The second element of the MRA with Canada has an impact on industry.

''This is an opportunity for us to recognize the audit work the Canadians have done with their registrars, or for the Canadians to recognize the work RAB has done with U.S. registrars. Each registrar has a reduction in his costs of gaining accreditation, and that could be translated into a reduction in costs for U.S. companies seeking registration,'' Mr. Dunbeck says.

However, he warns industry not to expect immediate savings. Rather, reductions should eventually ''trickle down'' to industry as registrars experience savings on their end.

''It's too premature to determine the actual cost reduction to registrars. We haven't worked out procedures and protocols, and we will leave it totally to the registrars discretion to determine if they offer a price reduction,'' he says.



The RAB pursued the Canada recognition agreement even though there's a strong belief that the International Accreditation Forum eventually will handle mutual recognition agreements of this sort.

''This agreement preceded the acceptance of the IAF worldwide accreditation scheme and was in place before IAF matured,'' Mr. Dunbeck says.

The meeting of IAF members in China last month, along with the signing of the mutual recognition accord certainly signals maturation on IAF's part, says IAF Chairman Harry Gundlach.

Citing the ''very big steps forward that IAF has made,'' Mr. Gundlach noted that IAF members have agreed to incorporate the agency in Delaware, a move that will soon make IAF ''a legal entity, IAF Inc.,'' says Mr. Gundlach.

As for mutual recognition of IAF among signatory nations, Mr. Gundlach explains that ''for the time being, it is restricted to recognition of each other's work and to promote the acceptance of ISO 9000 certificates issued by one another's accredited certification/registration bodies.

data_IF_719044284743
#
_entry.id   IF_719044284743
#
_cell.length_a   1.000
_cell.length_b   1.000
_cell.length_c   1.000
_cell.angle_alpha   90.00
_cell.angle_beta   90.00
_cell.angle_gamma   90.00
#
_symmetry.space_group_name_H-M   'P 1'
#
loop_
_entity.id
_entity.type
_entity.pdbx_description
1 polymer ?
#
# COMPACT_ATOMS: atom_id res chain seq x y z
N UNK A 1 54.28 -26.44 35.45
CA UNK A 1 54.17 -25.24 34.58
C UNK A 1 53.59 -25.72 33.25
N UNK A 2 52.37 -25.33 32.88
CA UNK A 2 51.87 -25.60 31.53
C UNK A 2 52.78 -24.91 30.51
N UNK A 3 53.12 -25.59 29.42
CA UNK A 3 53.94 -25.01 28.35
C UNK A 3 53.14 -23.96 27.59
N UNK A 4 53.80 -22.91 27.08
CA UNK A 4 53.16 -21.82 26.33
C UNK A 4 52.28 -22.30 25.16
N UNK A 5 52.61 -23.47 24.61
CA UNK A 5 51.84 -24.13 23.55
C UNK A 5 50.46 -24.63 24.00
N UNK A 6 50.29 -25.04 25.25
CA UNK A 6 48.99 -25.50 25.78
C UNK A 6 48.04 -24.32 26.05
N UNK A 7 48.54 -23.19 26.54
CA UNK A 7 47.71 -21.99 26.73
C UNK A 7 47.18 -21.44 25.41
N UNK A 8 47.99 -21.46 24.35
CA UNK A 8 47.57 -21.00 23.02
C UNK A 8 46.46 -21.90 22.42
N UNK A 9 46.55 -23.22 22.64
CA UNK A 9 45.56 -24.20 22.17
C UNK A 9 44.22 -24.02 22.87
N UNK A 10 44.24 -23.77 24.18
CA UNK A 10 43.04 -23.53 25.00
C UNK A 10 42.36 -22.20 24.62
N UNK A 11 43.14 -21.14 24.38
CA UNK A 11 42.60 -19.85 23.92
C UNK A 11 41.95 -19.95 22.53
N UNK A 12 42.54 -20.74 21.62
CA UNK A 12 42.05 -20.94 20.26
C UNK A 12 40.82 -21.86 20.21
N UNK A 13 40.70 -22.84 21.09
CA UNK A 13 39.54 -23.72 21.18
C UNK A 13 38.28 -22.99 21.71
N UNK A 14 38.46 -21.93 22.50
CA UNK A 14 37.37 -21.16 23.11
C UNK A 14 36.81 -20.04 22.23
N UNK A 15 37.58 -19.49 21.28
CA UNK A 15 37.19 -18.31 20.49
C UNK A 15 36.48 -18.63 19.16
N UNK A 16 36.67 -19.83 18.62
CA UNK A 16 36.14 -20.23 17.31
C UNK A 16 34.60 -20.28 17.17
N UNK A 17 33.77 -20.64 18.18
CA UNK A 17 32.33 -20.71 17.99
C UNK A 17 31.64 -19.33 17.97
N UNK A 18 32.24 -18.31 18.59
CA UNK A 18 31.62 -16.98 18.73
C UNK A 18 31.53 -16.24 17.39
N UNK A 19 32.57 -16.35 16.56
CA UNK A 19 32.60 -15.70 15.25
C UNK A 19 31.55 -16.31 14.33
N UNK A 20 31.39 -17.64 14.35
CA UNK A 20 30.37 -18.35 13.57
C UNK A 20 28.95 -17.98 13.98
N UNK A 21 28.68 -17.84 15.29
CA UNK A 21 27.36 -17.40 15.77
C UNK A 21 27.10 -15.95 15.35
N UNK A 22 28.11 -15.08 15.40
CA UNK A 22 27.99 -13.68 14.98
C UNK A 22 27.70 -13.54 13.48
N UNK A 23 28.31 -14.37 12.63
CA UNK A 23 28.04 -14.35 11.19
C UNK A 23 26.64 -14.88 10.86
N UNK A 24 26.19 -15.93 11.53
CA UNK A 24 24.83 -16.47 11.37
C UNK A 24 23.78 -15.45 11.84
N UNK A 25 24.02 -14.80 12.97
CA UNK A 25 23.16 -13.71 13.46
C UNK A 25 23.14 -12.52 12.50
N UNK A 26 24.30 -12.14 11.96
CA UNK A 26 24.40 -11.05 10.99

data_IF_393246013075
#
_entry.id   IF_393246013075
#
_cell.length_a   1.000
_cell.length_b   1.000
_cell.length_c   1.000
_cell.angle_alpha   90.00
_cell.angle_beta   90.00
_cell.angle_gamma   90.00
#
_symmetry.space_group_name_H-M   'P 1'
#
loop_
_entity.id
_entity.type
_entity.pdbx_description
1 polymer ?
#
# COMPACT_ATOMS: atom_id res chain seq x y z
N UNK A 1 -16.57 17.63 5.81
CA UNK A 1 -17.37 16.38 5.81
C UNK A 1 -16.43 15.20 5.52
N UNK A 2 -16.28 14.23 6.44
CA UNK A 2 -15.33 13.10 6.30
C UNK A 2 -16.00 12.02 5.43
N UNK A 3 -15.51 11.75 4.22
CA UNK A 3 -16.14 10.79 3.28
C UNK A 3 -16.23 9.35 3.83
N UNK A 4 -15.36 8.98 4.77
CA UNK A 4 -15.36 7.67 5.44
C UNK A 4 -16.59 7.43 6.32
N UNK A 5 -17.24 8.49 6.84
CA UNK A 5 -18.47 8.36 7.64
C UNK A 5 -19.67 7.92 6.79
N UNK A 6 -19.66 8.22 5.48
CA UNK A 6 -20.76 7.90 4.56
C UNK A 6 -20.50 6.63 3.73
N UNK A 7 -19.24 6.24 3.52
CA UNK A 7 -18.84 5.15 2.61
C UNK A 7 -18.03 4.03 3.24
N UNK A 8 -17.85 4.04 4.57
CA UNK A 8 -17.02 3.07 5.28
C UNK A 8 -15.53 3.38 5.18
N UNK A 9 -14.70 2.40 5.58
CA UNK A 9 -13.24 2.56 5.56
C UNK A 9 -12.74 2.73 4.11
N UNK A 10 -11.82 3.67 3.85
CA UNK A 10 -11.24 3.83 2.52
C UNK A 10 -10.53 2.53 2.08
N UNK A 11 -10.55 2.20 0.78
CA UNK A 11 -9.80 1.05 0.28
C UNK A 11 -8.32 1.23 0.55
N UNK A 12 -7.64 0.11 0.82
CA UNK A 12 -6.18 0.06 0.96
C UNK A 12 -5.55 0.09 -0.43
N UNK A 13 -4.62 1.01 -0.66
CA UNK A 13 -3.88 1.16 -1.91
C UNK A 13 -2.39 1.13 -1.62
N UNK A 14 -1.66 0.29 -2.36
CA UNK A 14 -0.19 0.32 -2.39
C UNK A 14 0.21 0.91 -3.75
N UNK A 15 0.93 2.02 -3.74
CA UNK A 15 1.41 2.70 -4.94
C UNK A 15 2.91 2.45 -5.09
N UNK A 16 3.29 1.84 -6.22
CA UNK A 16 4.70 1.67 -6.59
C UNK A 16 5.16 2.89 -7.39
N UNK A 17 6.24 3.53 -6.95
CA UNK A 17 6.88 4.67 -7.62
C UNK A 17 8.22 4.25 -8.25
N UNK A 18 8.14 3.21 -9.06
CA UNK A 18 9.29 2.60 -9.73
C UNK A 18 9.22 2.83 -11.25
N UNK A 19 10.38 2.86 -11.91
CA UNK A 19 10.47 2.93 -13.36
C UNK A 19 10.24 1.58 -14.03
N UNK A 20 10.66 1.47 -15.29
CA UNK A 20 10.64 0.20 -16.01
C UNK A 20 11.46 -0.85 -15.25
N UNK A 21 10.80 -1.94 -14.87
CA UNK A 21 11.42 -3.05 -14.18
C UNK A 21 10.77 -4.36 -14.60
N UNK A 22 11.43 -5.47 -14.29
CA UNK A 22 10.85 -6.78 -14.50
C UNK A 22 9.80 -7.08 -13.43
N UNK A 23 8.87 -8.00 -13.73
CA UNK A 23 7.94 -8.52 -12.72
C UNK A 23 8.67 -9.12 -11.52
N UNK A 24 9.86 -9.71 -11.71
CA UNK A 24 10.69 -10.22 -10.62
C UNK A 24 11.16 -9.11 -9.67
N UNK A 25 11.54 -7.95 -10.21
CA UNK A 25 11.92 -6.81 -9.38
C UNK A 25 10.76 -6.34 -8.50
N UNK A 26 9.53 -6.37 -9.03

''In other words, there's acceptance of the equality of each other's accreditations for quality system certification,'' he says.

France, Mr. Gundlach points out, has not signed the agreement because some accreditation bodies mix accreditation and certification tasks, which may be considered a conflict of interest under International Organization for Standardization guidelines.

No details of those reports were available at this writing.

There's much rejoicing since China has joined the IAF's ranks. A recent IAF survey indicates that the highest incidents of nonacceptance of foreign ISO 9000 certificates has taken place in China - a situation that is sure to ease now that China is on board with the IAF.

In other developments at the IAF session, members accepted a paper on alternative methods of registration, based on the results of a pilot program that Motorola and Hewlett-Packard have championed to streamline registration practices.

Mr. Gundlach also reports that IAF is considering creation of a global accreditation logo in an effort to continue to harmonize accreditation practices on a worldwide basis.